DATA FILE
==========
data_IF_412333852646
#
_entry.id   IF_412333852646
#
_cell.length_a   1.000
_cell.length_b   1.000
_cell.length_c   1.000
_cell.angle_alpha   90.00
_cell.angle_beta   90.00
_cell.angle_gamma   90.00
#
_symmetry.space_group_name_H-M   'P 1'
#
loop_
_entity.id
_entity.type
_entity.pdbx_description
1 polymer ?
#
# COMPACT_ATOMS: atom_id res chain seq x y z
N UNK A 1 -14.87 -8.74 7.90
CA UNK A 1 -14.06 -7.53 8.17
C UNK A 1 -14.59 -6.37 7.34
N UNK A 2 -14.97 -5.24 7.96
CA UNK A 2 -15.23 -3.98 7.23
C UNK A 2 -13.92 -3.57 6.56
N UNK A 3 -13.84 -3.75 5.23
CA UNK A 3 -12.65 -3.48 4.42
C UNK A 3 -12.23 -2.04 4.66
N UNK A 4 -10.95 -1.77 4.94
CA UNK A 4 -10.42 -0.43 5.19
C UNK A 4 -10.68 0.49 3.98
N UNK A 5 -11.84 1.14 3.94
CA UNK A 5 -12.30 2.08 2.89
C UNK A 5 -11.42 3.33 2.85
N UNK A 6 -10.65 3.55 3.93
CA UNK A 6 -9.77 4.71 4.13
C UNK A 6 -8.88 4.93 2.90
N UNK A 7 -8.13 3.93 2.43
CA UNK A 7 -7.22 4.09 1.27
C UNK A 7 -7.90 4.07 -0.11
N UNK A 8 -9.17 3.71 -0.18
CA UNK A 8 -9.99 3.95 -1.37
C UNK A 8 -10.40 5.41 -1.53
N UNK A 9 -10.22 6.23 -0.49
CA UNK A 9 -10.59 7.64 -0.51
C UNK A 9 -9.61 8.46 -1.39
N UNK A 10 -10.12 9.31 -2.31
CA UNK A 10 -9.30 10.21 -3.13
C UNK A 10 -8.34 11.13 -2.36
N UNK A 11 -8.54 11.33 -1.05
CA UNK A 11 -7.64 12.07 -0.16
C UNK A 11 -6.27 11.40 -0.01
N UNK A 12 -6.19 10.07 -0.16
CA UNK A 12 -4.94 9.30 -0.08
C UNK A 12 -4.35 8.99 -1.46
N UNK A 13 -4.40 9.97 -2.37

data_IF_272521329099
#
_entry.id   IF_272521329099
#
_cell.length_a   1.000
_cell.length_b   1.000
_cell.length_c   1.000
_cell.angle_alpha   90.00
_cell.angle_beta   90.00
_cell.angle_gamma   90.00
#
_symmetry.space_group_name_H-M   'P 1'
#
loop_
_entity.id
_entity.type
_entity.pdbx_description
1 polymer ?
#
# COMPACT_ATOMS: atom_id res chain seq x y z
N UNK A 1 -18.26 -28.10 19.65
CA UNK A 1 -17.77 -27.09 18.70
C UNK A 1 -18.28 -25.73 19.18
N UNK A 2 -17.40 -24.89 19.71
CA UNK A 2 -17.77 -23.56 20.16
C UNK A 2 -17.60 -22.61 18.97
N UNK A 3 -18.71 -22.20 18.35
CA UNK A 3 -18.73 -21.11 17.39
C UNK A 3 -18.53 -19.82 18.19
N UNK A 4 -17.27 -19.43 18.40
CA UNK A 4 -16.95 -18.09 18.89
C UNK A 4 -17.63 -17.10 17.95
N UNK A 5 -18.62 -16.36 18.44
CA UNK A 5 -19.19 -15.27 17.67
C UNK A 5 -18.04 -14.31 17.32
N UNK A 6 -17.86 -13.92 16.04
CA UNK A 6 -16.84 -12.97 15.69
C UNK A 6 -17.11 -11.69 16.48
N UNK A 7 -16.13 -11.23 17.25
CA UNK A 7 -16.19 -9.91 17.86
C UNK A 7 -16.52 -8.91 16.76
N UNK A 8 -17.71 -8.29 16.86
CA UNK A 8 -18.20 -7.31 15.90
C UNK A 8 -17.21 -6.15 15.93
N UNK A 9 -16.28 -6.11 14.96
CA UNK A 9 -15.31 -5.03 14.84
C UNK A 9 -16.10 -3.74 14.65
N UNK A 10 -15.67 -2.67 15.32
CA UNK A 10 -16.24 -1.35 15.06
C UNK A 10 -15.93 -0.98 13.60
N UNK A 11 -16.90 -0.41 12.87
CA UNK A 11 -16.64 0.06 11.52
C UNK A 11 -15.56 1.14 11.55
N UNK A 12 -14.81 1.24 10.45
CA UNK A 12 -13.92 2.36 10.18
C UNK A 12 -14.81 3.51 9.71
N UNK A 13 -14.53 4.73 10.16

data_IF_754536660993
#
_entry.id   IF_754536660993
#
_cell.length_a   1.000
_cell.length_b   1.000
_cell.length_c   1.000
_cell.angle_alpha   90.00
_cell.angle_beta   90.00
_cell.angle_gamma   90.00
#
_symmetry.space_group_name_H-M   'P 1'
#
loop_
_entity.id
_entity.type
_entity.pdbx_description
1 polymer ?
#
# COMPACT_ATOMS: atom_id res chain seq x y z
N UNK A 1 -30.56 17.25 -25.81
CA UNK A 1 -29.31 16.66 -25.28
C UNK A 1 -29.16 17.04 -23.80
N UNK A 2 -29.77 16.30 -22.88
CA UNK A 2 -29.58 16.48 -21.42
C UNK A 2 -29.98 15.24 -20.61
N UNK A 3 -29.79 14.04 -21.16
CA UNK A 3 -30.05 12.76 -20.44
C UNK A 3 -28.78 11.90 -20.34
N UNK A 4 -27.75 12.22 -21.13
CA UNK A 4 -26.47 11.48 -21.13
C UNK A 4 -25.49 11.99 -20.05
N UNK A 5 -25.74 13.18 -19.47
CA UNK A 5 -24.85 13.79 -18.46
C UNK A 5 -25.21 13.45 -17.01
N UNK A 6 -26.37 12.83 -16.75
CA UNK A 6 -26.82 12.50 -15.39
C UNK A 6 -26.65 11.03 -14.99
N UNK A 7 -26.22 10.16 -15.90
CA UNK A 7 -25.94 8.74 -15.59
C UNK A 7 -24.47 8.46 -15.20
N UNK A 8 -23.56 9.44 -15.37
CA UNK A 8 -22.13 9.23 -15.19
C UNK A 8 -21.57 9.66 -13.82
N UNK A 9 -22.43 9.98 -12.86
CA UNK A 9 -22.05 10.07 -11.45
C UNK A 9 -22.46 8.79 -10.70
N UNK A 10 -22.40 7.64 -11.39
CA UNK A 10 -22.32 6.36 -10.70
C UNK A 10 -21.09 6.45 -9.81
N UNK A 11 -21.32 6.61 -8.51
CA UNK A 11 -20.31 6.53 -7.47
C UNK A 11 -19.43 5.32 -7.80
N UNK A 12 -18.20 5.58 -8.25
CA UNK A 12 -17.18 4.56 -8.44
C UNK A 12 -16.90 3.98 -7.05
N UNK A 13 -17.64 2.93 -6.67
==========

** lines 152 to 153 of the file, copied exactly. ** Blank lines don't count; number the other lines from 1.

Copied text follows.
C UNK A 6 -26.65 11.03 -14.99
N UNK A 7 -26.22 10.16 -15.90